When I first read the article I was curious, even though an alarm went up in my mind. I considered my raising, all I had learned in church; and most especially what I learned from my Grandmother. I took seriously Mr. Stam's statement that Matthew 24: 40-42 was a misinterpretation. There are many more learned in the Bible than I am! I read the article, I saved it as well. Some of these I send to my daughter, however this one I didn't as usual because it troubled me so much. I've kept it in my heart and thoughts and I've had my nose all over the Bible.
I'll copy the article here before I go on:


by Cornelius R. Stam

"Then shall two be in the field; the one shall be taken, and the other left. Two women shall be grinding at the mill; the one shall be taken, and the other left. Watch therefore: for ye know not what hour you Lord doth come" (Matt. 24:40-42).

How often the above passage has been interpreted to apply to our Lord's coming for the members of His Body! At the rapture of the Church, it is said, two will be working in the field, when one will be taken to heaven and the other left to go through the day of God's wrath, and so also with two women who may be grinding side by side at the mill: one will be caught up to be with the Lord and the other left behind.

But actually this passage cannot have anything to do with the rapture of the Body to be with Christ.

First, the truth of our Lord's coming for the members of His Body was a secret first revealed by the glorified Lord through Paul (I Cor. 15:51-58; I Thes. 4:15-18 ).

But from Matthew 24 itself it is still more evident that the passage cannot refer to the rapture.

True, the passage says: "The one shall be taken, and the other left", but where and how will the one be taken, and what will be the lot of the one who is left behind?

From the verses immediately preceding, it is evident that the coming of Christ to earth to judge and reign is in view. This coming is likened to what happened in the days of Noah. The people ate and drank, married and gave away again in marriage, until the day that Noah entered into the ark, "and knew not until the flood came and took them all away". These people were not "taken away" to glory; they were "taken away" in judgment.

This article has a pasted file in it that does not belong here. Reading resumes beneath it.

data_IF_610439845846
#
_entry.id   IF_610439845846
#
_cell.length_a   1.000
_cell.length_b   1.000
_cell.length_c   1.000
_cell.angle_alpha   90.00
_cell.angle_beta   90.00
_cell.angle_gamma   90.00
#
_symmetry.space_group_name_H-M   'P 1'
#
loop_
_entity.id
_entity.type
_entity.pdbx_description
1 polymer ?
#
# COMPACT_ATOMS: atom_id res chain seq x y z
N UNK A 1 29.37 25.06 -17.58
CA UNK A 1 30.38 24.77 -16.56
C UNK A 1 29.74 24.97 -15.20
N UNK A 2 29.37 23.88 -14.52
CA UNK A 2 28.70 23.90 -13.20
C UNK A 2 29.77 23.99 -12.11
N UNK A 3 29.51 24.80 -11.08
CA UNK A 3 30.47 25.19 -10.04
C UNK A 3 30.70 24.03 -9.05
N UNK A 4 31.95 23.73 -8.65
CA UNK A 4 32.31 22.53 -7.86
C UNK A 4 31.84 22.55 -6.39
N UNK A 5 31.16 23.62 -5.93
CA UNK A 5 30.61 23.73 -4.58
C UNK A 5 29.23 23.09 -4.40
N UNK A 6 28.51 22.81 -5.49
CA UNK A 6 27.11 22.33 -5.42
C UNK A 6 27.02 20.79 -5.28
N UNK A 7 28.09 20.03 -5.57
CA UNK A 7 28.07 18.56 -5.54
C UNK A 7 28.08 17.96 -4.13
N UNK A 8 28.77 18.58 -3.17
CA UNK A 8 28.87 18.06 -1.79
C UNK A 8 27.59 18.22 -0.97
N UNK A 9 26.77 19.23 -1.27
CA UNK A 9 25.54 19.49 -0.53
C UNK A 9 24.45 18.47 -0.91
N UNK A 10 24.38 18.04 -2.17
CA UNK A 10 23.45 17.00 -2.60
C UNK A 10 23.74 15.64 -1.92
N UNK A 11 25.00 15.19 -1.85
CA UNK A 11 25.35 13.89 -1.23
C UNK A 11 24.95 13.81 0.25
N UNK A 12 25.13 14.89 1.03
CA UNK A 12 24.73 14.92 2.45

Since verses 40 and 41 are a continuation of this illustration, it is evident that the two "taken away" are taken away in judgment at our Lord's return to reign, while the two who are "left" are left to enter into His millennial reign. This interpretation alone is consistent with the whole context in which we find this passage.

How much confusion would be avoided if the truth of the rapture of the Body to be with Christ were recognized to be what it is: a divine secret first revealed to Paul concerning the Church of this present dispensation, the Body of Christ.


Now, I've only read two versions of our Bible; one being the 1974 Living Bible which is paraphrased. I enjoyed that Bible and believe it to be a good 'starter Bible'. But even I recognized that it wasn't giving me all that I needed, so I went back to the KJV a while back.  I read all of Matthew ch.24 and did not see that those left would be those that would enjoy peace on earth and those taken would be those taken to judgement.
Certainly, I know that I take the Bible as it is, I read it plainly and take it as a whole Truth. I also know that there are mysteries of which we will know nothing until the end of days. But even in the context of the whole, I could not see the evidence that Mr. Stam says there is. Even in his referenced scripture of 1 Cor. 15: 51-58 and 1 Thess. 4:15-18 could I see anything that would uphold his understanding of what he read. Paul is in 1 Corinthians answering the question of how we will have bodies, be resurrected; to those who doubted. Yes, that's simply put; but that's what it is. "Death, where is thy sting? O grave where is thy victory?  And the first letter to the Thessalonians 4: 15-18 absolutely contradict what Mr. Stam has presented in his article. As unlearned as I am verse 17 is absolutely clear.